Edinburgh Research Explorer

Wendy Bickmore

Director of Human Genetics Unit

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Education/Academic qualification

Doctor of Philosophy (PhD), University of Edinburgh
Bachelor of Arts, University of Oxford

Biography

Wendy Bickmore is the Director of the MRC Human Genetics Unit, Institute of Genetics and Molecular Medicine at the University of Edinburgh.  After an undergraduate degree in Biochemistry at Oxford, she obtained her PhD at Edinburgh University.  During postdoctoral training, she became fascinated by the structure and organization of chromosomes in the nucleus and as an independent fellow of the Lister Institute of Preventive Medicine (1991-1996) she went on to show that different human chromosomes have preferred positions in the nucleus, related to their gene content. As an MRC group leader she then investigated how individual genes are organized and packaged in the nucleus and how they move in the cell cycle and during development. Current research in Wendy Bickmore’s laboratory focuses on how the spatial organization of the nucleus influences genome function in development and disease. Wendy is also co-director of the Edinburgh Super-Resolution Imaging Consortium (ESRIC: https://www.esric.org). Wendy is an EMBO member and a Fellow of the Royal Society, the Royal Society of Edinburgh and the Academy of Medical Sciences. She is an editor on many journals including PLoS Genetics and Cell.

My research in a nutshell

Despite its immense length, the linear sequence map of the human genome is an incomplete description of our genetic information. This is because information on genome function and gene regulation is also encoded in the way that the DNA sequence is folded up with proteins within chromosomes and within the nucleus. Our work tries to understand the three-dimensional folding of the genome, how this controls genome functions in normal development and how this may be perturbed in disease. We examine how the spatial organisation of the human and mouse genomes is changed, for example, during development and in certain genetic diseases. An important research question for the lab is how enhancers in the the non-coding genome activate their target genes which are often located far away in the linear genome.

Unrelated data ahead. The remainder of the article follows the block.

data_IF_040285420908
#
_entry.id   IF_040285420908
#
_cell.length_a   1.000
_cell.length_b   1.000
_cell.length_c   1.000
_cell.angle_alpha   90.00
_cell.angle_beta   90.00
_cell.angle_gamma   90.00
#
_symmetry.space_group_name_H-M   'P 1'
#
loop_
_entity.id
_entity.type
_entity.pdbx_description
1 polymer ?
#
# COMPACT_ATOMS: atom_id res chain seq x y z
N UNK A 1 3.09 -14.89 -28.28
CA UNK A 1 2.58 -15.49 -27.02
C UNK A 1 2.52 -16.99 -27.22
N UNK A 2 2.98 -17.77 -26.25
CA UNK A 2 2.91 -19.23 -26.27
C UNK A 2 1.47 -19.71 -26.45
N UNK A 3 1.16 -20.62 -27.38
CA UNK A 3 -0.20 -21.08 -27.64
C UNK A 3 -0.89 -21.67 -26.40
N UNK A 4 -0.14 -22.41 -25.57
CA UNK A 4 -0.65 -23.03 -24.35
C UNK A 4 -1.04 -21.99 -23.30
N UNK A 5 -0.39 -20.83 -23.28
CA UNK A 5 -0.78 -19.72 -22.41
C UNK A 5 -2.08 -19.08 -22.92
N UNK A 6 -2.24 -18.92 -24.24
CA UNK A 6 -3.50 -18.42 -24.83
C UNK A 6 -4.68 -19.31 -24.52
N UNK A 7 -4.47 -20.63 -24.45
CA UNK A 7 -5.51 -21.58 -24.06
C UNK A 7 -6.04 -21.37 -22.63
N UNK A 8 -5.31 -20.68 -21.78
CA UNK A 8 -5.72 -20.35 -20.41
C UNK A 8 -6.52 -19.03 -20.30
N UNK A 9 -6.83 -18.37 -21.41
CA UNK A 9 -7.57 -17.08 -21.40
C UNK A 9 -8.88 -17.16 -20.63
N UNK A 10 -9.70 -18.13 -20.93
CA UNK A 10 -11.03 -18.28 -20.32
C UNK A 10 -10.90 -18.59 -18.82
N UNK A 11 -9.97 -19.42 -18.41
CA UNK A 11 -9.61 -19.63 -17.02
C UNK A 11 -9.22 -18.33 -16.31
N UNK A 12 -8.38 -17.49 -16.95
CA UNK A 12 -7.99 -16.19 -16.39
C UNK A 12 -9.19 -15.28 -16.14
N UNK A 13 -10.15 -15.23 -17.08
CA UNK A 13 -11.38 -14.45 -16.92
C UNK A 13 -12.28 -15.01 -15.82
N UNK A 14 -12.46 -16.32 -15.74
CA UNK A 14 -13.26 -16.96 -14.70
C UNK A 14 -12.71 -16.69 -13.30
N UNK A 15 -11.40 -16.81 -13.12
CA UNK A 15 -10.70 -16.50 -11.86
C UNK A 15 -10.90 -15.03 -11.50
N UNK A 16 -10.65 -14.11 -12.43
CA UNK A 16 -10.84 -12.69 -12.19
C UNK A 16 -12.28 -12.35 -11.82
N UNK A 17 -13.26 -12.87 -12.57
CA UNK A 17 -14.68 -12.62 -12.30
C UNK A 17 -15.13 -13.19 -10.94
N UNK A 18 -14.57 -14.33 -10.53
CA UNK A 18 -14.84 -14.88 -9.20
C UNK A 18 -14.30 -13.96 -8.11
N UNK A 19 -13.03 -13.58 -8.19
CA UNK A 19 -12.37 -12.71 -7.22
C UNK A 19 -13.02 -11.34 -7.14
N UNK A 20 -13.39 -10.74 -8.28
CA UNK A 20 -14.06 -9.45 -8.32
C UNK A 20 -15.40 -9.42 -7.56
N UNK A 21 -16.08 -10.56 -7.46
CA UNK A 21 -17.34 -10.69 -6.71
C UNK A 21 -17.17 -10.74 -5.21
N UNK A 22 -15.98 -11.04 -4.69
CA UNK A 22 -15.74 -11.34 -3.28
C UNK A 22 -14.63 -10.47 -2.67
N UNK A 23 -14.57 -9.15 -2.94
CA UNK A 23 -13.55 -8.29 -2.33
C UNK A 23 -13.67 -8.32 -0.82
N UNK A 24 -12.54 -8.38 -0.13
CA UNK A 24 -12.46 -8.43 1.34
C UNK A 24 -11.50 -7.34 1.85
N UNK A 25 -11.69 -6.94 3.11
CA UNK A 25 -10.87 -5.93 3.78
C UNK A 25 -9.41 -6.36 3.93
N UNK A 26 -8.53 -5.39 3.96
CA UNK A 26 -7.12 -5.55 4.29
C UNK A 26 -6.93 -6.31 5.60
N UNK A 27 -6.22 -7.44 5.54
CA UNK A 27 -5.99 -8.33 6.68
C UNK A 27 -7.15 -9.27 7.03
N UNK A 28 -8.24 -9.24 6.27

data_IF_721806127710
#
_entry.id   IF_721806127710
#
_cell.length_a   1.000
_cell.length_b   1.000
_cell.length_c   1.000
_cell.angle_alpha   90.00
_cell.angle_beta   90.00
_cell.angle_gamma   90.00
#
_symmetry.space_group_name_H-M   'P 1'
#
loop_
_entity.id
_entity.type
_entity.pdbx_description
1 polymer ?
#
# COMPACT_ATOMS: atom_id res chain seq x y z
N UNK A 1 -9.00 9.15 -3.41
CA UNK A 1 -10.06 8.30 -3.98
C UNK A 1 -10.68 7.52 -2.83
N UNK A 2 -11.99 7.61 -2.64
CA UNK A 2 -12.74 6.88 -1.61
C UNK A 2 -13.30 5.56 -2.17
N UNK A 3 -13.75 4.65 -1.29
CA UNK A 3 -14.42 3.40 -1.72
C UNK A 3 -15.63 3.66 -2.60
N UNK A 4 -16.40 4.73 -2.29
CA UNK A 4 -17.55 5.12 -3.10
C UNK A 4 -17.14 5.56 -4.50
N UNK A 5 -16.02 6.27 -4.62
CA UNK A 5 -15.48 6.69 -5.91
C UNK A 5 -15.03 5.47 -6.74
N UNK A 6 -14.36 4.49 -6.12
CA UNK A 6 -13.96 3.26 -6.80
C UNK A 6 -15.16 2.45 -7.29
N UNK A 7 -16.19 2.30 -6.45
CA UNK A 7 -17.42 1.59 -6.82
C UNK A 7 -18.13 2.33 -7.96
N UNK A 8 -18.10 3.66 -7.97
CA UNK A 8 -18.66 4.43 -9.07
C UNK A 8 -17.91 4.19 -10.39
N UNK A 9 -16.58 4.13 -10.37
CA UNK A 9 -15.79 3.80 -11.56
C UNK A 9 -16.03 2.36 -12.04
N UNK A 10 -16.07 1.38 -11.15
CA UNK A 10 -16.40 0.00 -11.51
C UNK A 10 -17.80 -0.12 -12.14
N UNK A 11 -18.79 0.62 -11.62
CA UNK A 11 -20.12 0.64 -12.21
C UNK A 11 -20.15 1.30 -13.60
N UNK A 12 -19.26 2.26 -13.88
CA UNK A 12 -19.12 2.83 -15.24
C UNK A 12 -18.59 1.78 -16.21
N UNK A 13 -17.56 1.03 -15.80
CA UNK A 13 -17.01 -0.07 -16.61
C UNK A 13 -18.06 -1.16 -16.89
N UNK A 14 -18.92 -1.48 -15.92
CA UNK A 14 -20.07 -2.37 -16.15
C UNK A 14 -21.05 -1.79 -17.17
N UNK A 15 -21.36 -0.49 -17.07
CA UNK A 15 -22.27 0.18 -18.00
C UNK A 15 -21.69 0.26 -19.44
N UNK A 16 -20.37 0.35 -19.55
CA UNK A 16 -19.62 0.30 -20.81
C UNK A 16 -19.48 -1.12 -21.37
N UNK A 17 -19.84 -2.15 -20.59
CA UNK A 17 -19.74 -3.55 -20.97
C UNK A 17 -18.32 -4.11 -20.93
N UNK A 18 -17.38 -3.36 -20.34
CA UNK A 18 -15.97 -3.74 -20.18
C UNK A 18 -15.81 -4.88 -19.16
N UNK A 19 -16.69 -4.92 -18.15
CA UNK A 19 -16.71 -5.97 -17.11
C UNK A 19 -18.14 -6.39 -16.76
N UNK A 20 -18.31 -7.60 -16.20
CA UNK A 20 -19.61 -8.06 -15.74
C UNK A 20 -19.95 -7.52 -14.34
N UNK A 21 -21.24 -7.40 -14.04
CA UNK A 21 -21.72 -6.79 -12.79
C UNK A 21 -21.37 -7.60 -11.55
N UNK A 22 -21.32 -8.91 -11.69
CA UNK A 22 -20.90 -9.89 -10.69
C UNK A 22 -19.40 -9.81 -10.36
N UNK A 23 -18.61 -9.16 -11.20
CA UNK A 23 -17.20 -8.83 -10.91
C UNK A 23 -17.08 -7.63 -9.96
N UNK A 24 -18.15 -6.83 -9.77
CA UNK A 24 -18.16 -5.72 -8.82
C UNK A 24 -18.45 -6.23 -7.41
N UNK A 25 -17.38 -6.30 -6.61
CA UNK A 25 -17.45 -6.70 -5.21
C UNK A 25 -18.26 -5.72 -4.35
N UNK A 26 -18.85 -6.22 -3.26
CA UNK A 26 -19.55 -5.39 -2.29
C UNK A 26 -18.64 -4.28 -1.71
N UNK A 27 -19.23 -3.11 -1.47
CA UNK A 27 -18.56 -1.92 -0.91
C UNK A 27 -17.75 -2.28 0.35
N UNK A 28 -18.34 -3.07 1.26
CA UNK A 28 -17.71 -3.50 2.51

We take a multidisciplinary approach, using cytological, genetic, genomic, and molecular methods to understand human and mouse genome organisation. A prominent feature of our work is the use of light microscopy to investigate genome spatial conformation and organisation.  We also use synthetic biology to artifically control the expression or silencing of genes, to test our hypotheses.

 

Highlighted research outputs

  1. DNA Methylation Directs Polycomb-Dependent 3D Genome Re-organization in Naive Pluripotency

    Research output: Contribution to journalArticlepeer-review

  2. Developmentally regulated Shh expression is robust to TAD perturbations

    Research output: Contribution to journalArticlepeer-review

  3. Decreased enhancer-promoter proximity accompanying enhancer activation

    Research output: Contribution to journalArticlepeer-review

  4. Nuclear pore density controls heterochromatin reorganization during senescence

    Research output: Contribution to journalArticlepeer-review

  5. Histone H3 globular domain acetylation identifies a new class of enhancers

    Research output: Contribution to journalArticlepeer-review

  6. BRD4 interacts with NIPBL and BRD4 is mutated in a Cornelia de Lange-like syndrome

    Research output: Contribution to journalArticlepeer-review

  7. Shh and ZRS enhancer colocalisation is specific to the zone of polarizing activity

    Research output: Contribution to journalArticlepeer-review

  8. The E3 ubiquitin ligase activity of Ring1B is not essential for early mouse development

    Research output: Contribution to journalArticlepeer-review

  9. Chromatin decondensation is sufficient to alter nuclear organization in embryonic stem cells

    Research output: Contribution to journalArticlepeer-review

  10. Recruitment to the Nuclear Periphery Can Alter Expression of Genes in Human Cells

    Research output: Contribution to journalArticlepeer-review

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